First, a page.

Virginia Memory, Library of Virginia
THIS PAGE HAS BEEN FORMATTED FOR EASY PRINTING

Robert Leon Bacon Letter

  • Robert Leon Bacon Letter to the Governor, December 2, 1955
  • Robert Leon Bacon Letter to the Governor, December 2, 1955
  • Robert Leon Bacon Letter to the Governor, December 2, 1955
This letter from Robert Leon Bacon, an African American, to Virginia Governor Stanley, describes the hardships African Americans endured while living under massive resistance.
Related documents:
  • Lee-Jackson Camp Resolution
    Lee-Jackson Camp Resolution, January 31, 1958
  • School Desegregation Map
    School Desegregation Map, May 1958
  • <em>Richmond Planet</em> Lynching Article
    Richmond Planet Lynching Article, January 4, 1890
  • Civil Rights Protests in Danville
    Civil Rights Protests in Danville, 1963
« Return to Protest

Robert Leon Bacon Letter to the Governor, December 2, 1955

State and local laws throughout the South and in some other parts of the United States denied basic civil rights to many African Americans in spite of the Fourteenth Amendment's prohibition on states' denying people the equal protection of the laws and due process of law. In the face of continued discrimination, many black citizens began contacting politicians like Governor Thomas B. Stanley to discuss their plight or file protests against discrimination. Letters like Robert Leon Bacon's described everyday conditions of life in a racially segregated society. Bacon outlined the places in his community, including restaurants, hotels, and public transportation vehicles, that he was not allowed to frequent because of Jim Crow laws. Bacon specifically mentioned his fear of being lynched if he did anything that whites deemed inappropriate, which was a fear that many other African Americans shared. Lynchings were the execution of an individual without the due process of the law for real or perceived crimes against the community-at-large. By late in the nineteenth and early in the twentieth century, lynching and other forms of racial violence were used by whites, especially in the South, to intimidate and control African Americans. Bacon also expressed his frustration toward not being allowed to go to certain parts of the city and his inability to join the Virginia National Guard because of his race.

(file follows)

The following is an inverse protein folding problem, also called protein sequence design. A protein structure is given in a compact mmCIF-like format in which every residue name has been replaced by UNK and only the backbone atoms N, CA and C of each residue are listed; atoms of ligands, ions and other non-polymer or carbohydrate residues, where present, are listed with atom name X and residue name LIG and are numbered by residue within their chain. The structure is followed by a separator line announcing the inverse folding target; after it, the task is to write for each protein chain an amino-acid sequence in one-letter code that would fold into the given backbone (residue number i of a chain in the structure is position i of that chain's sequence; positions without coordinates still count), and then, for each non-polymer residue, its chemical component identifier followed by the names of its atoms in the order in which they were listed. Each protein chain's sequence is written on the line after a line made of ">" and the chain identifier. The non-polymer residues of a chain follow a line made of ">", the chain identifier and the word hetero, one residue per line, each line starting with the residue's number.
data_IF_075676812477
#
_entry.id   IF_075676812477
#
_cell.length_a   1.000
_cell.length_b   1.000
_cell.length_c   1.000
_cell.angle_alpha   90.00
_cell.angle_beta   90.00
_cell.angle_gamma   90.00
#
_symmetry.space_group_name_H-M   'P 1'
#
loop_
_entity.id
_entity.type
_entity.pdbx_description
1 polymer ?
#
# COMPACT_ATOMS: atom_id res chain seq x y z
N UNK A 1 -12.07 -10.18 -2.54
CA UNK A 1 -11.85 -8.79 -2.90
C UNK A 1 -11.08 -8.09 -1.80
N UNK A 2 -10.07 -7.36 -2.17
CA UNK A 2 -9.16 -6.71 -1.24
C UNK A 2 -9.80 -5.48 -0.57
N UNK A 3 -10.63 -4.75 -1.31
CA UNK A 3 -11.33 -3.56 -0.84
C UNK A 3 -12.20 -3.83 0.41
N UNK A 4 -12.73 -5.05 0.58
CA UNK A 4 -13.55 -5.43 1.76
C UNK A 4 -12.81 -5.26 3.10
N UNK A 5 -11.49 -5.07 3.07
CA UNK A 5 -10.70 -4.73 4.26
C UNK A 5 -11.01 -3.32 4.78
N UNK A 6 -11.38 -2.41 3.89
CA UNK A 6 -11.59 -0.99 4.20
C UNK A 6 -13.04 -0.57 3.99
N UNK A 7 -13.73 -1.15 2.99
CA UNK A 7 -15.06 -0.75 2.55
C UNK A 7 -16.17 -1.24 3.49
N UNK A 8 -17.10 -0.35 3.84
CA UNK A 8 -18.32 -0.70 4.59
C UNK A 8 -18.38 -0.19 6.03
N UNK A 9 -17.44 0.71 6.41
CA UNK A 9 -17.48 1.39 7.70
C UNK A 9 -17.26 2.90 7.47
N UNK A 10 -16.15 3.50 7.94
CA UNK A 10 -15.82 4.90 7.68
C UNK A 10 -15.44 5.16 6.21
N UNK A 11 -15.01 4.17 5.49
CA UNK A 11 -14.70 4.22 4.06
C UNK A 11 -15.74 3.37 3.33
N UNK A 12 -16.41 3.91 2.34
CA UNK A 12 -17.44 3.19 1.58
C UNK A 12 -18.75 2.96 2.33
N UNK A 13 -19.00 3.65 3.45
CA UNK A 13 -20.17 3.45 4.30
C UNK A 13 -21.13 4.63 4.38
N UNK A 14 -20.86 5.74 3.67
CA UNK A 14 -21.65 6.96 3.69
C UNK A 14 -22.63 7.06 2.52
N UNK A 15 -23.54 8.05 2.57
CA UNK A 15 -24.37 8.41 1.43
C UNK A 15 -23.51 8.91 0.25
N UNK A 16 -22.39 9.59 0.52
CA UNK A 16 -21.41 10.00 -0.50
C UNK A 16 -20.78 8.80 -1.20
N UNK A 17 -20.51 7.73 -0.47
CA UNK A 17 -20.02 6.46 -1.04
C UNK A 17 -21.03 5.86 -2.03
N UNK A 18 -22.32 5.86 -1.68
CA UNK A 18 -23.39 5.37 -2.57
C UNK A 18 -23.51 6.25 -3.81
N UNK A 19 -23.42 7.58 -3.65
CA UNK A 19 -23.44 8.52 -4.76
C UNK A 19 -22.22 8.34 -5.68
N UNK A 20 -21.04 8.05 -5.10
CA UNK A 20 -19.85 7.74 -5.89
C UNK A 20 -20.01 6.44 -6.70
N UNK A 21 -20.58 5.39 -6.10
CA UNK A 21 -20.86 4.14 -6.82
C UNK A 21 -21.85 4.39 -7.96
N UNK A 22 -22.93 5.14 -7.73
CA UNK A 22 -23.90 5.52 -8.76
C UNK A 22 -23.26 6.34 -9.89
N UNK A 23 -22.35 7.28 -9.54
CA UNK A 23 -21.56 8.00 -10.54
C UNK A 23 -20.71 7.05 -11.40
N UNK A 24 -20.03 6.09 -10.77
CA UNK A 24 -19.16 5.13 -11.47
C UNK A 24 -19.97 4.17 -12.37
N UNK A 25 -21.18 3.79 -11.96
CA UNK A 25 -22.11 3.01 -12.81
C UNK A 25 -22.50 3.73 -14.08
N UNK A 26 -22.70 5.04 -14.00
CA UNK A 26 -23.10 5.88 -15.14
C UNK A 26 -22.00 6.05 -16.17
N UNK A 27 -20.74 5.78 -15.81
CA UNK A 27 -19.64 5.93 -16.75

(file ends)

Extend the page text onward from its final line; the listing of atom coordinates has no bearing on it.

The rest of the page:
Letters like Bacon's were an outlet for African Americans to discuss their dissatisfaction and to argue for better or even equal treatment with whites. Bacon even stated that he was prepared to leave the state and move to the North if things did not change. Many African Americans did leave the South in an effort to improve their situations. Despite the efforts of regular citizens to reach out to their elected officials, most white politicians did not try to provide more legal protection for their African American constituents.

For Educators

Questions

1.  Why did Robert Leon Bacon write this letter?

2. Why is his letter significant?

3. What specific examples of discrimination does Robert Bacon describe?

4. What was Massive Resistance?

Further Discussion

1. What was daily life for African Americans like under Jim Crow? Conduct oral history interviews with people in your community to experienced segregation first hand, or research published oral histories about the Jim Crow era. How do they compare with Robert Bacon's story?